Mon, Feb 27, 2017 | updated 07:32 AM IST

Honeybees remain on work even when ill

Updated: Sep 13, 2016 08:49 IST

Washington D.C. [USA], Sept. 13 (ANI): A recent research has found that Honeybees continue working for the greater good of their hives even when they are sick.

Radar technology has been used to show for the first time that bees remain nimble and able to search and respond to their environment even when they have infections or viruses.

Honeybees tirelessly commute between rewarding flower patches and their hive, often hundreds or even thousands of metres apart.

Their remarkable navigational skills rely on distinct landmarks, such as trees or houses, which they very efficiently find and memorise on orientation flights.

Experts fitted a transponder, a tiny dipole aerial much lighter than the nectar or pollen normally carried by the bee, to the thorax of the bee.

Tracking each bee individually they would pick up a radar signal form the transponder showing where and how it was flying.

Co-author of the research Juliet Osborne said, "We tracked the individual flying bees with a harmonic radar system.

This involves attaching a very lightweight aerial to their back but it doesn't affect how fast they fly, or how much nectar they collect.

It is still the only method for getting these really detailed data on where the bee flies."

Bees, like humans, can fall ill and getting around during periods of sickness can become very challenging.

However, this study shows that even very sick bees are still able to optimally search their surroundings in so-called Levy flight patterns.

Lead author Stephan Wolf said, "The honeybees we observed had remarkably robust searching abilities, which indicate this might be hardwired in the bees rather than learned, making bees strong enough to withstand pathogens and possibly other stressors, and allowing them to st ill contribute to their colony by for example, foraging for food."

Levy search patterns are a natural mathematical pattern found across the animal kingdom, including in early human hunter-gathers, and describe certain movements like stalking for prey or searching for mates.

The pattern alternates between clusters of short steps interjected with longer steps in between, which allows the individual to efficiently comb through large surface areas.

The team monitored six groups of bees who were affected with a virus and a fungus-like disease to varying degrees. The flight behaviour of 78 bees was observed.

The researchers discovered that the unhealthy bees didn't fly as far or for as long as the healthy bees but they continued to search in the same manner, suggesting that the pattern was inbuilt.

The work opens up new avenues to better understand and ultimately mitigate a number of adverse factors affecting the way animals interact with their environment, including ecological key species such as bee pollinators.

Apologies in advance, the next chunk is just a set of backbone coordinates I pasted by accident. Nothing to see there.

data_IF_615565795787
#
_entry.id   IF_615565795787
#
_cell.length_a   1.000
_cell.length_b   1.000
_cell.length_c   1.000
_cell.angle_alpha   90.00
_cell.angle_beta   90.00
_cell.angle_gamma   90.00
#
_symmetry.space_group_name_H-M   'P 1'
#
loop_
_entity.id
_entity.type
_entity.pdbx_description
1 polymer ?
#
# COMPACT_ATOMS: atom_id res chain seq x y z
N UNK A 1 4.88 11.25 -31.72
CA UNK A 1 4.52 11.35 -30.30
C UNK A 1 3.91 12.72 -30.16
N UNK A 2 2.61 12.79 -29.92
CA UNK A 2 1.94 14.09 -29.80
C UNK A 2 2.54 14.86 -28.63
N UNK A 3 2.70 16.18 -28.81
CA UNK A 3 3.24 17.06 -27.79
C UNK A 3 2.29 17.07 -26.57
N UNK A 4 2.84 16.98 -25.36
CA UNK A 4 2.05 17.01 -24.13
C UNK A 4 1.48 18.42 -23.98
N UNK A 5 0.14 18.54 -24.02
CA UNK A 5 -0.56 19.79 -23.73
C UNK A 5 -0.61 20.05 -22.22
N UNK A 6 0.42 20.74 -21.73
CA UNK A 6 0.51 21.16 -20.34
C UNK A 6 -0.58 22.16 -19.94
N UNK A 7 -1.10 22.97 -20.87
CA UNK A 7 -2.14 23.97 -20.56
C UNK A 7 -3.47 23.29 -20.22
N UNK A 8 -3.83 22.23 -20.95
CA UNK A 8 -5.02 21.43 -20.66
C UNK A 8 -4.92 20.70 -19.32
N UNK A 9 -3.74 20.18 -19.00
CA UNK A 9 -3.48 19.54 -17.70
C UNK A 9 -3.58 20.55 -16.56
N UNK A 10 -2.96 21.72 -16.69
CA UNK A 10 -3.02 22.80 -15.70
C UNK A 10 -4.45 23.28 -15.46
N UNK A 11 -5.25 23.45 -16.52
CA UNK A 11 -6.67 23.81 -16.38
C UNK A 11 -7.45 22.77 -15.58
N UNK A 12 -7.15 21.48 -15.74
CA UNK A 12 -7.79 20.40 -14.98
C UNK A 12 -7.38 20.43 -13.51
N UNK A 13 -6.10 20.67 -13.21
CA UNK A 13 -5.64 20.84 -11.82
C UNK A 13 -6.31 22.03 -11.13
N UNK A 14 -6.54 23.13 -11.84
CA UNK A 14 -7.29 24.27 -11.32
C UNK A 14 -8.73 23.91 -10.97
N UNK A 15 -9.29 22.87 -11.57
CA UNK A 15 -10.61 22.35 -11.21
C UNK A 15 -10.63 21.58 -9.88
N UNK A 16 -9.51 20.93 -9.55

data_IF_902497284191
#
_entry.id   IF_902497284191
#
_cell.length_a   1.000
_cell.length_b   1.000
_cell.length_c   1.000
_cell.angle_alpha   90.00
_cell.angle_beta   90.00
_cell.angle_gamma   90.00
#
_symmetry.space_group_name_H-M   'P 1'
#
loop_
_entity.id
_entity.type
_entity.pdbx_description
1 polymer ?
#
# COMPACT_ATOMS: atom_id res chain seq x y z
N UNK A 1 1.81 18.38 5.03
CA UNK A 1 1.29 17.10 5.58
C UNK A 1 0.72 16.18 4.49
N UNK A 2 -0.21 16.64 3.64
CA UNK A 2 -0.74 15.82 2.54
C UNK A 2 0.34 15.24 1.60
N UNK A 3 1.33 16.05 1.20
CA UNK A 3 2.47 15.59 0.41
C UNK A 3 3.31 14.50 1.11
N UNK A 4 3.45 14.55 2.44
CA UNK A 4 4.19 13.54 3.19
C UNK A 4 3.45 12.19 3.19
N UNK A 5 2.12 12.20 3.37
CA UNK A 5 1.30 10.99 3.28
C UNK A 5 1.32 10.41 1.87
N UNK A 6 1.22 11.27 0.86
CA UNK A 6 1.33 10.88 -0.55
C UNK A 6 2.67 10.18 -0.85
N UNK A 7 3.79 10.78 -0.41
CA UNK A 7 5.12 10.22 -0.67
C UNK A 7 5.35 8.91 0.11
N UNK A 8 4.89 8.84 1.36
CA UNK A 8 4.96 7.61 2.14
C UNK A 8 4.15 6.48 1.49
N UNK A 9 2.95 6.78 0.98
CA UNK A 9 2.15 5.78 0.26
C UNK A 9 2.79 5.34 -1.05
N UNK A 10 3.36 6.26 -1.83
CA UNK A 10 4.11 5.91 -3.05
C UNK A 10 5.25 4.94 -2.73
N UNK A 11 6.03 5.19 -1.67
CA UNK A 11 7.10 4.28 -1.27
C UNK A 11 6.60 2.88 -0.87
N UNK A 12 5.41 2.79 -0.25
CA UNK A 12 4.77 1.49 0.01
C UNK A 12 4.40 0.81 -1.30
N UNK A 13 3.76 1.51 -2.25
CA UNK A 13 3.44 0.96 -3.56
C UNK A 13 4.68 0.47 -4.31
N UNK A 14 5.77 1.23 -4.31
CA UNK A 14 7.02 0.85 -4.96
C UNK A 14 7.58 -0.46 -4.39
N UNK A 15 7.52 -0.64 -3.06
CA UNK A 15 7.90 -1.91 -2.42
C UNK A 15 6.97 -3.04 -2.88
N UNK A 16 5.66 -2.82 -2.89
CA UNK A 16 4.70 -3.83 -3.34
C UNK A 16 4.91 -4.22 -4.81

The study was published in the Scientific Reports journal. (ANI)

New clues found for nuclear waste cleanup

Updated: Feb 24, 2017 09:35 IST

Washington D.C. (USA), Feb. 24 (ANI): According to a study, the research being done on the chemistry of technetium-99 has boosted the understanding of the challenging nuclear waste and can lead to better cleanup methods.

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Washington D.C. [US], Feb. 24 (ANI): US researchers have suggested that specially trained dogs can be used to find wide-ranging species that are often threatened, sepecially cheetah in a region of Western Zambia.

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Noida (Uttar Pradesh) [India], Feb.22 (ANI): Germany's Alexander von Humboldt (AvH) Foundation has handed over equipment worth € 20, 000 to Amity University for accelerating research initiatives.

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Washington D.C. [USA], Feb. 18 (ANI): To boost breeding of endangered poultry breeds, Briton researchers have come up with gene-editing techniques for the rare breeds to use them as surrogates that cannot produce their own chicks.

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Meet 'Bernardbowen'- the new minor planet

Updated: Feb 18, 2017 07:00 IST

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Washington D.C. [USA], Feb. 9 (ANI): To cut down the number of traffic fatalities, drive less!

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Washington D.C. [USA], Feb. 8 (ANI): According to an international team of astronomers led by researchers from University Of Cambridge, the Magellanic Clouds, the two largest satellite galaxies of the Milky Way, appear to be connected by a bridge stretching across 43,000 light years.

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New Delhi [India], Jan. 13 (ANI): New computer simulations have shown that tiny droplets of sulphuric acid resulted in long-lasting cooling, which was a likely contributor to the death of land-living dinosaurs.

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New human organ in digestive system discovered

Updated: Jan 05, 2017 06:27 IST

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Washington D.C. [USA], January 4 (ANI): Songbirds divorce, pack up and leave and miss their best chances for successful reproduction, courtesy suburban development.

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How do conch shells have such huge variety?

Updated: Jan 04, 2017 05:52 IST

Washington D.C. [USA], January 4 (ANI): Conch shells and its varied shapes and size have always been something that has captivated the eyes of collectors.

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Washington D.C. [USA], Dec. 31 (ANI): A new study finds that despite English being considered the common language of global science, over 30 percent of new scientific reports are published other languages due to which many major findings have been overlooked.

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